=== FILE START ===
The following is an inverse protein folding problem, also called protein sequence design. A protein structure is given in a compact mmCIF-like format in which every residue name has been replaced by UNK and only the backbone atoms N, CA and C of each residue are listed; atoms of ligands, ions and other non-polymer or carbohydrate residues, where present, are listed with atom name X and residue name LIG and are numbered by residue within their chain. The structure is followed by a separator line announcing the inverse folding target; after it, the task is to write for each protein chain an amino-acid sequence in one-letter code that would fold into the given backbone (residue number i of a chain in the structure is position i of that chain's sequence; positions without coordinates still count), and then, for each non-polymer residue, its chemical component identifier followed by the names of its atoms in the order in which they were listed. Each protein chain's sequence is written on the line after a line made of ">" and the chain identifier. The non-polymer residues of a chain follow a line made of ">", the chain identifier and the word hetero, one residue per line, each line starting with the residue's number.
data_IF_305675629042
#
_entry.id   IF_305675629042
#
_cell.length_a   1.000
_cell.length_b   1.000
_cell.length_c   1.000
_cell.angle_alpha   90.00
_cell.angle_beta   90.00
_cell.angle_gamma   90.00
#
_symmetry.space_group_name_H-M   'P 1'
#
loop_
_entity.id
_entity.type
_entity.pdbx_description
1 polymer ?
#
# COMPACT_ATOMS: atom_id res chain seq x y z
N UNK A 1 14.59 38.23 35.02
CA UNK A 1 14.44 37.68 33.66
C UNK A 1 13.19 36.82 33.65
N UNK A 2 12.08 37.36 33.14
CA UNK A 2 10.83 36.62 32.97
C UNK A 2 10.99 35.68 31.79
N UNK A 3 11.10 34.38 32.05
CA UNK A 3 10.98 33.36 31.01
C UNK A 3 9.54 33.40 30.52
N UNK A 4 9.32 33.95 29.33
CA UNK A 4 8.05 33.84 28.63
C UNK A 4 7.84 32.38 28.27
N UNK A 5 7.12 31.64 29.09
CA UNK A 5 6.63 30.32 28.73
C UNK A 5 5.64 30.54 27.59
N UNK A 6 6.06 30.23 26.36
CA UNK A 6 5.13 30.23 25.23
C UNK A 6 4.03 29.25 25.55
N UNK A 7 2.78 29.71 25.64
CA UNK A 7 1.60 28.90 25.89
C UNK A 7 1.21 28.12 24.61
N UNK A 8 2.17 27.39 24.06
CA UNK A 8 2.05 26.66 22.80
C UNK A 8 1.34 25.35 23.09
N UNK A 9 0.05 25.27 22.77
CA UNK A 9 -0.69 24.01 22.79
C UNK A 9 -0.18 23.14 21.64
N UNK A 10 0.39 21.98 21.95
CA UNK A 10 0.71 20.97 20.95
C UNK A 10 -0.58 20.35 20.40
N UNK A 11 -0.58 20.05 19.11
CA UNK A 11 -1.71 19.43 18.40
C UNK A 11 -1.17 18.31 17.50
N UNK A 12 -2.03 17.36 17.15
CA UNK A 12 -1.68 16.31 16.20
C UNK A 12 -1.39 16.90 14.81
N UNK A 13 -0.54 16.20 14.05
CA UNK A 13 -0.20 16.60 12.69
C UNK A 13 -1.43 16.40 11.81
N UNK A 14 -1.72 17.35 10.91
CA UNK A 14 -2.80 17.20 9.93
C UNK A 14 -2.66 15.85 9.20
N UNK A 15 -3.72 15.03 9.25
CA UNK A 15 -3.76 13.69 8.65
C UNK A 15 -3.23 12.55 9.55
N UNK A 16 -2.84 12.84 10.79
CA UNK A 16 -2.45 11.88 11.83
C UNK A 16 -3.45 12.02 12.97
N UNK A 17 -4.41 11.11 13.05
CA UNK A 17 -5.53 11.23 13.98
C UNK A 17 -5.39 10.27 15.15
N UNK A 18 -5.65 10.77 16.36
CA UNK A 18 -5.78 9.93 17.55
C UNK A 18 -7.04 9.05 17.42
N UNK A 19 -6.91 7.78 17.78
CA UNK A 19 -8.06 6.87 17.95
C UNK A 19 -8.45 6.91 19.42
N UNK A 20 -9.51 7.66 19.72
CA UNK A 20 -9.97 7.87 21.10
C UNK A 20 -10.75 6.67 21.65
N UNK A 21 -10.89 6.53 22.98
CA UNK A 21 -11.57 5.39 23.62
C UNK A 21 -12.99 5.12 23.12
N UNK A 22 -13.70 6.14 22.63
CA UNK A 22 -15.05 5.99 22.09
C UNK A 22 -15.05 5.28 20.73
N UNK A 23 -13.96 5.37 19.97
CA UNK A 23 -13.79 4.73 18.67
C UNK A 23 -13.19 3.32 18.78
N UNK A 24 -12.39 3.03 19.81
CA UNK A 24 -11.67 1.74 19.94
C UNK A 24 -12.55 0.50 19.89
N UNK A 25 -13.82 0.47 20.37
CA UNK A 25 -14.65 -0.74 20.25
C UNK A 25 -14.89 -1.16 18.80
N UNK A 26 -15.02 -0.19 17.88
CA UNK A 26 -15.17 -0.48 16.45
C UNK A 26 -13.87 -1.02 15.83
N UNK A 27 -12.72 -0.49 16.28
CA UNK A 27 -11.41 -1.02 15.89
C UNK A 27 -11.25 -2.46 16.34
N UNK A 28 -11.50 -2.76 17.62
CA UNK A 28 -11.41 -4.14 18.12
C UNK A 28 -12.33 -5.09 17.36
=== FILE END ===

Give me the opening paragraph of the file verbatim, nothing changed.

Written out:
The following is an inverse protein folding problem, also called protein sequence design. A protein structure is given in a compact mmCIF-like format in which every residue name has been replaced by UNK and only the backbone atoms N, CA and C of each residue are listed; atoms of ligands, ions and other non-polymer or carbohydrate residues, where present, are listed with atom name X and residue name LIG and are numbered by residue within their chain. The structure is followed by a separator line announcing the inverse folding target; after it, the task is to write for each protein chain an amino-acid sequence in one-letter code that would fold into the given backbone (residue number i of a chain in the structure is position i of that chain's sequence; positions without coordinates still count), and then, for each non-polymer residue, its chemical component identifier followed by the names of its atoms in the order in which they were listed. Each protein chain's sequence is written on the line after a line made of ">" and the chain identifier. The non-polymer residues of a chain follow a line made of ">", the chain identifier and the word hetero, one residue per line, each line starting with the residue's number.